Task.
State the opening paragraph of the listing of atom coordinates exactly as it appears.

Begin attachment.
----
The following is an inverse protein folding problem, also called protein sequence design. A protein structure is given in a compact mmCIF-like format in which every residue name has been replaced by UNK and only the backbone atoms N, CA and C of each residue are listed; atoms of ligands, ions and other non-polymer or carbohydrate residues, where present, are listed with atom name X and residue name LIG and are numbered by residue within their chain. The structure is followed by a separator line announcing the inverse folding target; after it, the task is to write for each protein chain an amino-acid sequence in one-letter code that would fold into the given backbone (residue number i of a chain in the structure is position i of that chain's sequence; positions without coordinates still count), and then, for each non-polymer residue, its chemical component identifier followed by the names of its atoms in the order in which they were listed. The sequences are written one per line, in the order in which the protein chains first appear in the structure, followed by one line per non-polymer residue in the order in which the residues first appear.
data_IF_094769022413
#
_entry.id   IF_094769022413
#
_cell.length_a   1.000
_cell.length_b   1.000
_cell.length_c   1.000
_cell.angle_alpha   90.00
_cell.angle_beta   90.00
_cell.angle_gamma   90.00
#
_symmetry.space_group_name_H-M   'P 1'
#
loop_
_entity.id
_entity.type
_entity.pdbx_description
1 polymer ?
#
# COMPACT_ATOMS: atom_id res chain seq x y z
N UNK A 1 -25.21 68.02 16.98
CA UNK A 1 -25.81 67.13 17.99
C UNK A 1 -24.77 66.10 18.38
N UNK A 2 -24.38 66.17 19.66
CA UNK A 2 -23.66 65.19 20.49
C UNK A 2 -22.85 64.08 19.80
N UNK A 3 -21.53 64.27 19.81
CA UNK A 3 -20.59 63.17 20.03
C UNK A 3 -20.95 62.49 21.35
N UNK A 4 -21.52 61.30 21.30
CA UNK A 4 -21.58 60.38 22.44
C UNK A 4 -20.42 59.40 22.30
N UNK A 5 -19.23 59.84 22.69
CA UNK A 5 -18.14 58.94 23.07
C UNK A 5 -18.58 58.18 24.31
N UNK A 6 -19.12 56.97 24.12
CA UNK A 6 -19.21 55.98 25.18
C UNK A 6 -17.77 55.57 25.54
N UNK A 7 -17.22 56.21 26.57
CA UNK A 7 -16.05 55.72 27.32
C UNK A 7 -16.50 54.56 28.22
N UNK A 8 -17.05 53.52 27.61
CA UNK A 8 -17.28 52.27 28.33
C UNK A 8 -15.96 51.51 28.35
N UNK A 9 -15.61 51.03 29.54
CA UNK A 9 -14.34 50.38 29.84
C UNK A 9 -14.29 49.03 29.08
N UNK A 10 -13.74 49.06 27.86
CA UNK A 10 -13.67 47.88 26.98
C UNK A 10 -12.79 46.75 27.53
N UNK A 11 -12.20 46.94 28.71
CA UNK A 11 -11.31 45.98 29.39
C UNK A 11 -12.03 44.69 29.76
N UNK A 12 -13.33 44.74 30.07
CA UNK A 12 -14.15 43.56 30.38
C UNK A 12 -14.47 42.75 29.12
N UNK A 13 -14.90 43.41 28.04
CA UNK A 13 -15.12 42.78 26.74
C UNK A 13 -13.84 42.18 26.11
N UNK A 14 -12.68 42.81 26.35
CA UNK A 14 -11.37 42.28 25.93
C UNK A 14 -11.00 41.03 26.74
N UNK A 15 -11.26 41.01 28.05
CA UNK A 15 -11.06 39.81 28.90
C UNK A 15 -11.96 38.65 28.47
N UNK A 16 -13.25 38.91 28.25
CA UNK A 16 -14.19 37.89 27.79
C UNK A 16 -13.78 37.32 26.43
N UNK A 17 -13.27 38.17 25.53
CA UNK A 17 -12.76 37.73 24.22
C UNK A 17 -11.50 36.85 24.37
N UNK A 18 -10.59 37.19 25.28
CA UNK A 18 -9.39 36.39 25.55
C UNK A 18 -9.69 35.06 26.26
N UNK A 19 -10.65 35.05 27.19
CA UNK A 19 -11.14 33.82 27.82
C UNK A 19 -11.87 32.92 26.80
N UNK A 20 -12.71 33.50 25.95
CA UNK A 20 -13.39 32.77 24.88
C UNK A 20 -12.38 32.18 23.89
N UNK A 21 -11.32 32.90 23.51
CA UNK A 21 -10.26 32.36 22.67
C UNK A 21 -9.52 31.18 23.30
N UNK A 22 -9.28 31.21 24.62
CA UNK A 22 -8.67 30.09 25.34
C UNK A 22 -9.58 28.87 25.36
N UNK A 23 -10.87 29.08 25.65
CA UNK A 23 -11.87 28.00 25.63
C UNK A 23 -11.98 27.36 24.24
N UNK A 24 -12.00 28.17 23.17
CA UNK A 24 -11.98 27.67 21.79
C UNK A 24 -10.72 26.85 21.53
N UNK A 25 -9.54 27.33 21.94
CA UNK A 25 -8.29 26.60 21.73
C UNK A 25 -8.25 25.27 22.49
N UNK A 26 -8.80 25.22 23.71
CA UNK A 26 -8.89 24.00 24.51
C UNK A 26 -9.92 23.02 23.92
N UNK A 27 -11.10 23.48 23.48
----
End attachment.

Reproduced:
The following is an inverse protein folding problem, also called protein sequence design. A protein structure is given in a compact mmCIF-like format in which every residue name has been replaced by UNK and only the backbone atoms N, CA and C of each residue are listed; atoms of ligands, ions and other non-polymer or carbohydrate residues, where present, are listed with atom name X and residue name LIG and are numbered by residue within their chain. The structure is followed by a separator line announcing the inverse folding target; after it, the task is to write for each protein chain an amino-acid sequence in one-letter code that would fold into the given backbone (residue number i of a chain in the structure is position i of that chain's sequence; positions without coordinates still count), and then, for each non-polymer residue, its chemical component identifier followed by the names of its atoms in the order in which they were listed. The sequences are written one per line, in the order in which the protein chains first appear in the structure, followed by one line per non-polymer residue in the order in which the residues first appear.